FreeBSD VuXML: Documenting security issues in FreeBSD and the FreeBSD Ports Collection

opera -- multiple vulnerabilities

Affected packages
linux-opera < 9.22
opera < 9.22
opera-devel < 9.22


VuXML ID 12d266b6-363f-11dc-b6c9-000c6ec775d9
Discovery 2007-07-19
Entry 2007-07-19
Modified 2010-05-12

Opera Software ASA reports of multiple security fixes in Opera, including an arbitrary code execute vulnerability:

Opera for Linux, FreeBSD, and Solaris has a flaw in the createPattern function that leaves old data that was in the memory before Opera allocated it in the new pattern. The pattern can be read and analyzed by JavaScript, so an attacker can get random samples of the user's memory, which may contain data.

Removing a specially crafted torrent from the download manager can crash Opera. The crash is caused by an erroneous memory access.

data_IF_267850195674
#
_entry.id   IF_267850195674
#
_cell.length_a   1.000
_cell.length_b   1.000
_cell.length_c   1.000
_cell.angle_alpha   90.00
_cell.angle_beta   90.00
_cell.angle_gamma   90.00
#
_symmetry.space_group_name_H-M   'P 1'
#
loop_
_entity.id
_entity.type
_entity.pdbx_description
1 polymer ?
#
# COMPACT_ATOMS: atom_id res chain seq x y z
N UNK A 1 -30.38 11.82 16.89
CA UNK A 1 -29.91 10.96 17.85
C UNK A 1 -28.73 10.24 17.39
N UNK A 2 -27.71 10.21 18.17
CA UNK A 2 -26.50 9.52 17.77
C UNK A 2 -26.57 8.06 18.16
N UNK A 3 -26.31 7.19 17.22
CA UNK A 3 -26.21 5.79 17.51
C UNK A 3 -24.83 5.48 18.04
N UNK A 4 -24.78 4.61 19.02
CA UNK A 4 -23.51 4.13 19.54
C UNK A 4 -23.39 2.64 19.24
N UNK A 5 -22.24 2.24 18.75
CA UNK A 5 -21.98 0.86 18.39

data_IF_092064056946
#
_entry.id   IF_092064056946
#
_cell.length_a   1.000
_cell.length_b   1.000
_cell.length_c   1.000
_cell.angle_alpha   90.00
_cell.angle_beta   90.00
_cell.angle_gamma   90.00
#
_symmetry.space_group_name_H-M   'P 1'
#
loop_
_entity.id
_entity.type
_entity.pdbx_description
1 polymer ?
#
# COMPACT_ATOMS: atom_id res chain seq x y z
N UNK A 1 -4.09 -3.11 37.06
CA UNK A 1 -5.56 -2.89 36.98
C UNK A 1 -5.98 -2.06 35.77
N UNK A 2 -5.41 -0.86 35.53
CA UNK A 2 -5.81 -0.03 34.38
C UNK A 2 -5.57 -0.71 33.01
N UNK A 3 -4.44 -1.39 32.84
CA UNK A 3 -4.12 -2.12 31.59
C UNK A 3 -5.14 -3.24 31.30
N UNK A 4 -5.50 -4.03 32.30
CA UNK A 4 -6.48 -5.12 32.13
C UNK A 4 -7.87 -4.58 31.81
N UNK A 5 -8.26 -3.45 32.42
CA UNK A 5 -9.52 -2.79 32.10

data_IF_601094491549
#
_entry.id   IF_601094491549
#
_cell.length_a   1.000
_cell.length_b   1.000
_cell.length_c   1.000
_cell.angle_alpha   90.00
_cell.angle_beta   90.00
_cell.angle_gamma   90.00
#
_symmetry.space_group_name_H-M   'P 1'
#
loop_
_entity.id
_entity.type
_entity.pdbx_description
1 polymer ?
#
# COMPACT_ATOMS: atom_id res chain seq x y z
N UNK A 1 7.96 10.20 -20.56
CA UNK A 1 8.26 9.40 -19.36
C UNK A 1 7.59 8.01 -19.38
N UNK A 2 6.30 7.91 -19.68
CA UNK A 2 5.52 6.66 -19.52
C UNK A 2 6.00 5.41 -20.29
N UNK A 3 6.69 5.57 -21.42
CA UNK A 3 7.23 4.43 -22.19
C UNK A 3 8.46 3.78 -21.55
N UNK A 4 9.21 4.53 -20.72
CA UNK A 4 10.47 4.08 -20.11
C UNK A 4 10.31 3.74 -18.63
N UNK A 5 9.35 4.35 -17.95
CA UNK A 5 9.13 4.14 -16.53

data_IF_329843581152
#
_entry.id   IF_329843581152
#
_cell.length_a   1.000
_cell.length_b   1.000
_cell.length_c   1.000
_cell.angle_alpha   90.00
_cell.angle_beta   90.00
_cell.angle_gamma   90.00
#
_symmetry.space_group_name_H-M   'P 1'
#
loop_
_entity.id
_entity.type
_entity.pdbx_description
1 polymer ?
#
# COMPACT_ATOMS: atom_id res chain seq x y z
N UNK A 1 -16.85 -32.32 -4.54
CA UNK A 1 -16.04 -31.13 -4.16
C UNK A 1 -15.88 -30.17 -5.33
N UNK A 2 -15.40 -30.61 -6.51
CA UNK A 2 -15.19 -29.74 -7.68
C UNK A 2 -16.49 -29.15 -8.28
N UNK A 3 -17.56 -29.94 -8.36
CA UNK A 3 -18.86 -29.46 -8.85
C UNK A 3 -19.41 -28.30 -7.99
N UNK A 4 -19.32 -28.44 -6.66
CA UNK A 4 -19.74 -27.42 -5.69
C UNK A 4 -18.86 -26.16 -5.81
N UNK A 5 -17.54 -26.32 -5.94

An attacker needs to entice the user to accept the malicious BitTorrent download, and later remove it from Opera's download manager. To inject code, additional means will have to be employed.

Users clicking a BitTorrent link and rejecting the download are not affected.

data: URLs embed data inside them, instead of linking to an external resource. Opera can mistakenly display the end of a data URL instead of the beginning. This allows an attacker to spoof the URL of a trusted site.

Opera's HTTP authentication dialog is displayed when the user enters a Web page that requires a login name and a password. To inform the user which server it was that asked for login credentials, the dialog displays the server name.

The user has to see the entire server name. A truncated name can be misleading. Opera's authentication dialog cuts off the long server names at the right hand side, adding an ellipsis (...) to indicate that it has been cut off.

The dialog has a predictable size, allowing an attacker to create a server name which will look almost like a trusted site, because the real domain name has been cut off. The three dots at the end will not be obvious to all users.

This flaw can be exploited by phishers who can set up custom sub-domains, for example by hosting their own public DNS.


CVE Name CVE-2007-3929
CVE Name CVE-2007-4944